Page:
Treatment of a headache will be directed at treating the underlying condition that is causing it. The doctor may prescribe the following to reduce the pain:
1. Paracetamol
2. Nonsteroidal anti-inflammatory drugs (NSAIDs) such as aspirin and ibuprofen
3. Opioids such as hydrocodone, fentanyl, and hydromorphone
 
Home remedies for a headache
 
Several home remedies can be helpful in headaches:
 
1. Massage with peppermint oil or rosemary oil.
2. Keep yourself hydrated and stay away from caffeine and high sugar drinks.
3. Have a handful of almonds every day.
4. Use a cold compress or a hot compress depending on what works for you.
5. Chew a piece of ginger or boil it in some water and sip on it.
6. Drink a tablespoon of fish oil every day. You can also use fish oil capsules.
7. Inhale lavender oil by adding two drops of it in boiling water.
8. Apply a paste of cinnamon powder in the water on your forehead.
9. Chew a few basil leaves or prepare a decoction in water and sip it regularly. You can also inhale the steam by adding it in boiling water.
10. Keep yourself active by exercising preferably in the fresh air. Do yoga regularly.
 
Complications and When Should You See a Doctor
 
The complications depend on the underlying cause of a headache. These may become chronic. See a doctor if your headache:
1. Is severe
2. Interferes with your daily activities
3. Is accompanied by fever, nausea, and vomiting
4. Causes vision problems such as double vision or loss of vision in one eye
5. Causes mental confusion, loss of memory, and vertigo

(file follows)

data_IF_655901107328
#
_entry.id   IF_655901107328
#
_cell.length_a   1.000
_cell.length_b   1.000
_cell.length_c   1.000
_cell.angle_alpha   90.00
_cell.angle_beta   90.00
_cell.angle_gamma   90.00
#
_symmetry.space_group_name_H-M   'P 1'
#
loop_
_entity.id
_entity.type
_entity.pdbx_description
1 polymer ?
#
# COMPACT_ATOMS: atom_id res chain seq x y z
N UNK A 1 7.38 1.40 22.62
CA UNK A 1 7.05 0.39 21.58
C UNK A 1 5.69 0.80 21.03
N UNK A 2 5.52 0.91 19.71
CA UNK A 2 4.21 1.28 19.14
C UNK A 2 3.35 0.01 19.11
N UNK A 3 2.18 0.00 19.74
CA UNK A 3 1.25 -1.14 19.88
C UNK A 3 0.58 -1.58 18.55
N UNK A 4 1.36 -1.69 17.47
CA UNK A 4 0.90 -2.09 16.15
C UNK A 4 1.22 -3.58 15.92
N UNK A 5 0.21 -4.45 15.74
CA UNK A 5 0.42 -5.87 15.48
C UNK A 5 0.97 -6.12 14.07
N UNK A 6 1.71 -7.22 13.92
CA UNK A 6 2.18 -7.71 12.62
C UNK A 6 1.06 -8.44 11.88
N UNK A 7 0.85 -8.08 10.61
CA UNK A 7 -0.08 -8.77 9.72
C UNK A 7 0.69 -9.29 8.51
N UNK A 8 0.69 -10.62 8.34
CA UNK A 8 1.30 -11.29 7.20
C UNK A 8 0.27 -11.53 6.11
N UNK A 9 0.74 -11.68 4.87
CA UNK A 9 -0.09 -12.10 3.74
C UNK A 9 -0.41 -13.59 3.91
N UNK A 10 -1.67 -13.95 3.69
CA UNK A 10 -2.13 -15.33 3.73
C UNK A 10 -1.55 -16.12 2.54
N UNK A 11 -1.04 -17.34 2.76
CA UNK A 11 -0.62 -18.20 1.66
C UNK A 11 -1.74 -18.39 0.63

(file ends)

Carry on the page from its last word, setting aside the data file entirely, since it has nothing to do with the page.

Prognosis and Prevention
 
A headache is a symptom and an indication of other conditions. The prognosis will depend on what is causing it. Minor causes of a headache may or may not require treatment and usually do not occur once the underlying cause is taken care of.
Migraines get better with age and when triggers factors are avoided. Acupuncture and biofeedback also help in migraine type headaches. Follow these tips for relief from a migraine:
1. Get sufficient sleep
2. Avoid food triggers such as alcohol
3. Avoid bright light, loud sound, or strong odors

The doctor may prescribe medicines for frequent and severe headaches. These will depend on the cause of a headache. Preventive medicine for migraine headaches include:
1. Beta-blockers such as propranolol and nadolol
2. NSAIDs such as ibuprofen
3. Tricyclic antidepressants such as amitriptyline and nortriptyline
4. Anticonvulsants such as valproate and topiramate

Preventive medicine for cluster headaches includes:
1. Calcium-channel blockers such as amlodipine
2. Anticonvulsants such as valproate and topiramate
Indomethacin may be prescribed for paroxysmal hemicrania and hemicrania continua.
 
References
 
Russi CS, Walker L. Headache. In: Walls M, Hockberger RS, Gausche-Hill M, eds. Rosen's Emergency Medicine: Concepts and Clinical Practice. 9th ed. Philadelphia, PA: Elsevier; 2018:chap17.
Digre KB. Headaches and other head pain. In: Goldman L, Schafer AI, eds. Goldman’s Cecil Medicine. 25th ed. Philadelphia, PA: Elsevier Saunders; 2016:chap 398.
 

Frequently Asked Questions about Headache